I have switched to using DuckDuckGo as my preferred search engine some time ago now, and I have really ben enjoying it. Of course, on of the biggest reasons for doing this is related to my online privacy.
We all know that Google used to be the
Do no Evil company but, this has changed drastically in recent history, and most people now know how Google is tracking you all over the web. Now, whether you are ok with this or not, is of course up to you. For me though, I choose to support services that does not track me.
Over and above that, and to get of my soap box, there is another great reason for everyone, but specifically developers/designers to use DuckDuckGo on a daily basis.
It’s all about the bang(!).
There are a multitude of bangs available that are useful for a wide variety of needs. In this post however, I am going to focus on those which are useful for developers, and will speed up your daily workflow. So let’s get started.
A couple of things that apply to all of the below:
- These will work from your browser’s location bar, if DuckDuckGo is set as your default search provider but, it will also work when using the search field on DuckDuckGo.
- The main goal here is to get you to the answer you a re looking for as quickly as possible without having to jump through multiple hoops(read: multiple page loads and clicks).
Your working on a piece of code and the exact syntax of the
inArray function has slipped your mind. No problem:
The above will, without any further action on your part, take you to jQuery website results view page, showing results for your above query.
Say you are running into an error whilst using Casperjs. Most people nowadays will head directly to StackOverflow to see if someone else ran into the same problem, and more importantly, how they resolved the problem.
Again this will take you directly to StackOverflow, show the results fo your search query.
Looking for a repo on Github?
Which, as you expect by now, will send you to Github showing the relevant results. Using Github’s search field parameter, you could also search for a specific file or piece of code in a specific repository. For example:
The only downside of the latter is that the default category shown is not `code` but `repositories` but hey, it’s one click right.
Mozilla Developer Network(MDN)
The Mozilla Developer Network is the defacto resource for developers looking to learn about web development or look up the syntax or state of Web APIs. And as can be expected, there is a bang for this to.
This one is a little specific but extremely useful, especially if you contribute to the Mozilla project. How this works is two-fold. The first option is to just search for a string, let's say
The above will return a list of results for the search term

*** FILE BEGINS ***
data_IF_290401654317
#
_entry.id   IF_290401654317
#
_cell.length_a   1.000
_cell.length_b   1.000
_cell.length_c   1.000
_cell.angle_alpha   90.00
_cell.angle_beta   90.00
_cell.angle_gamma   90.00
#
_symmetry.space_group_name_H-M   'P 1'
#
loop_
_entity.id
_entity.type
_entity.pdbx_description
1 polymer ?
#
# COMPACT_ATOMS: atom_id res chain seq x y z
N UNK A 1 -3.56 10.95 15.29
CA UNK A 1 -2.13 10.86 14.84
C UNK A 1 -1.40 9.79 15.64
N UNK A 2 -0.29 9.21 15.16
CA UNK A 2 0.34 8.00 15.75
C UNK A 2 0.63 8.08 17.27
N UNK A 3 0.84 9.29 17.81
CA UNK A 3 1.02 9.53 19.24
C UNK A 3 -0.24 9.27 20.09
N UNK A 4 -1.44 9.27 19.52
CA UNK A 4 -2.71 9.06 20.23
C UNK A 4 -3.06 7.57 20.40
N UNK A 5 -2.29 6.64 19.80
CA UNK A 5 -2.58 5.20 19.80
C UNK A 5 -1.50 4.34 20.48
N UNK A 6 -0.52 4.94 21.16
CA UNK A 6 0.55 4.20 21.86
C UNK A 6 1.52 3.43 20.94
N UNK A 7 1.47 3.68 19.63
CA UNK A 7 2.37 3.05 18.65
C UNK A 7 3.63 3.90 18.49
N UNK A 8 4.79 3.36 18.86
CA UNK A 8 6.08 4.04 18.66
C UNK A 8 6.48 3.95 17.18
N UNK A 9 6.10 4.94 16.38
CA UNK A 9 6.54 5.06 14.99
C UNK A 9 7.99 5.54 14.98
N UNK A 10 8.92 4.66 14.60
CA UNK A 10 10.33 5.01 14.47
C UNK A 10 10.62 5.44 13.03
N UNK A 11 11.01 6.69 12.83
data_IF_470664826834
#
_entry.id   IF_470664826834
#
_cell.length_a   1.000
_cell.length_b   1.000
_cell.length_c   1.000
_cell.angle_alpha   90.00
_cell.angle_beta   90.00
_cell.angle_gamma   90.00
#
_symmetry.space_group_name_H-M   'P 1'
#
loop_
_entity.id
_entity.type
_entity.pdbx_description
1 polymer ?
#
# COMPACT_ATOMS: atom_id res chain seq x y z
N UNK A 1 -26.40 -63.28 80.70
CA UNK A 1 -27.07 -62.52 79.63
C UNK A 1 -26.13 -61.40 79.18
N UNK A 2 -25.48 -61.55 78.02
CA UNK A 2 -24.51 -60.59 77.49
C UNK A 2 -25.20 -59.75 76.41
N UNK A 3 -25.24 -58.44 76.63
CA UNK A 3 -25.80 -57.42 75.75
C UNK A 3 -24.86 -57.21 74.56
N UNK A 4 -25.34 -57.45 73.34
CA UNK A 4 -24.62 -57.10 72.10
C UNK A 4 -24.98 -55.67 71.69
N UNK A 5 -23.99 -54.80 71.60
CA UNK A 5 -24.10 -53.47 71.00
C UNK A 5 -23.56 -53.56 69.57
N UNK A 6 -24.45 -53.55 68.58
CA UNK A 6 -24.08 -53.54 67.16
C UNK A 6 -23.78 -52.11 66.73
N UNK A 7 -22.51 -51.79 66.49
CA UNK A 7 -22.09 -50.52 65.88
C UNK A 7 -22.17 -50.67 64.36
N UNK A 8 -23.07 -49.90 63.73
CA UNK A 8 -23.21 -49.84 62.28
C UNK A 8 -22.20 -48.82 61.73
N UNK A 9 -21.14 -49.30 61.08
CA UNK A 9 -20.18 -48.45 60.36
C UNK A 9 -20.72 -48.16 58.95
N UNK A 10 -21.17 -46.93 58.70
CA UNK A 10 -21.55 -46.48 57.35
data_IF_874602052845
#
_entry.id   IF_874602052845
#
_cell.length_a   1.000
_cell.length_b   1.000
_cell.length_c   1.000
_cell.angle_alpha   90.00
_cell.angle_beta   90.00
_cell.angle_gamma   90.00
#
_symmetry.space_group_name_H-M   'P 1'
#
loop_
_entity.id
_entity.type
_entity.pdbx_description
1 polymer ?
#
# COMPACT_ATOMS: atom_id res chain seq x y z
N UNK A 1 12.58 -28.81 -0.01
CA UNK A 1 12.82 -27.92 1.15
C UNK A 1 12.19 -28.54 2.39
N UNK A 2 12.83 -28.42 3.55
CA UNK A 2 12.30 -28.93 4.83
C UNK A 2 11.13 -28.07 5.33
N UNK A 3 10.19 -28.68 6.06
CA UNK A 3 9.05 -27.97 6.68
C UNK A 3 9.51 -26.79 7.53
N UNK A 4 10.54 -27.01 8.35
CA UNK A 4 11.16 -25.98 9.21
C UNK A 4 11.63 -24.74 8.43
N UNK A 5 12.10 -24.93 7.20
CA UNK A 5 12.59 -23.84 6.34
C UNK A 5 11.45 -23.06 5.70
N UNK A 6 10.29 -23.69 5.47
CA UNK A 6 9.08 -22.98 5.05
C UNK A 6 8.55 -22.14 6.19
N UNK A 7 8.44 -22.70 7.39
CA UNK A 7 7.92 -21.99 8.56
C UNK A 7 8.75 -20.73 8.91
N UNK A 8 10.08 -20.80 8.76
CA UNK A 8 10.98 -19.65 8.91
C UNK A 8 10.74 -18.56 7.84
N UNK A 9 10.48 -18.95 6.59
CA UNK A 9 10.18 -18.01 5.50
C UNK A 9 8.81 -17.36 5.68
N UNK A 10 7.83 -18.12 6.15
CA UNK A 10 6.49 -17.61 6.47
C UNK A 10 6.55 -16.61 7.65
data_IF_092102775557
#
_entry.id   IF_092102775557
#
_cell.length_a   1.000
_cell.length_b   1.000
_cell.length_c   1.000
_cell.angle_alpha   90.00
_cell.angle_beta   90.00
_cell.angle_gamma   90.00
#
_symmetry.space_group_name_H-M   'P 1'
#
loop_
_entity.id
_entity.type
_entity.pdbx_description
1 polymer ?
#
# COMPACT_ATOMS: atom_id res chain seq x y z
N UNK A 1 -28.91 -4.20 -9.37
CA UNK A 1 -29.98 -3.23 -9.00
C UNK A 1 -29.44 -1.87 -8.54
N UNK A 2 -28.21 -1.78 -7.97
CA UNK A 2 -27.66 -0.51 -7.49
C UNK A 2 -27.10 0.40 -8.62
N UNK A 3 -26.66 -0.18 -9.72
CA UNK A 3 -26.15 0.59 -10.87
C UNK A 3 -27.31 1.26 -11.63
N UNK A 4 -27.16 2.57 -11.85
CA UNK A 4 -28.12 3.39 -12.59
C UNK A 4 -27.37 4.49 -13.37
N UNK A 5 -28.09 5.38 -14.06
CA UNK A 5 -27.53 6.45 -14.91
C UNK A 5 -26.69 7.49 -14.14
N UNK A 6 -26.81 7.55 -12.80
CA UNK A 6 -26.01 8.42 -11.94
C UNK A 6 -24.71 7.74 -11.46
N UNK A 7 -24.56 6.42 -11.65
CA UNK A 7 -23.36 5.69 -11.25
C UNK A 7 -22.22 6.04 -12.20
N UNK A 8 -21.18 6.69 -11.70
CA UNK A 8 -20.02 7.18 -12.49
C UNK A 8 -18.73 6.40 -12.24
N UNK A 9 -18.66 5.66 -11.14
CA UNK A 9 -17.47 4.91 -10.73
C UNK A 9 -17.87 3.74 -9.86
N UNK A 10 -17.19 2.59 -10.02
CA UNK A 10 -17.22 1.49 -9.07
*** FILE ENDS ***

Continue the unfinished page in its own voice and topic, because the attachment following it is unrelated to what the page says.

plugincheck as you would expect. However, what is super useful is, when you know the id of the bug you are after. Let's say, you have the bug number 1217896, you can get directly to the bug entry in one go:
Try it, it’s awesome.
On that note, a MildlySerious on Reddit mentioned that one can get even more accurate, direct results for sites that has a, not stellar on site search implementation, by simply using the !/I’m feeling lucky syntax. For example:
The above will, instead of taking you to the search page on jQuery, take you directly to the entry for the jQuery.inArray function. Happy Ducking!
The Other Goodies
Over and above all of the already useful shortcuts listed, there is even more things that DuckDuckGo offers that does not involve a bang. Let's take a quick look at those.
Cheat sheets are awesome, and not cheating at all. Finding and keeping track of all of them can be a bit of a challenge sometimes though. Thankfully with DuckDuckGo, it is as easy as:
Really, that is all you need to type into the search bar to find a cheat sheet for the Atom code editor. And what is just as awesome, because DuckDuckGo is an open source project, is that you can contribute your own cheat sheets. It is also not just cheat sheets for software applications, how about one for HTML?
Want to quickly know the RGBA, HSL or CMYB for a Hex color?
As you can see from the above, for colors that are not neutral, such as for example `#333666`, it also provides you with complementary and analogous colors and their hex codes. You can of course also type in a RGB color and get the same result, for example:
Need a color picker? No need to launch anything, just enter:
Just want a range of Hex color codes?
Often one needs to convert pixels to ems or vice versa. There are multiple tools available online and built into some applications. Of course, you can also do it straight from the Duck.
And of course the reverse also works. Another useful Goodie is the ability to convert a character to it’s HTML entity.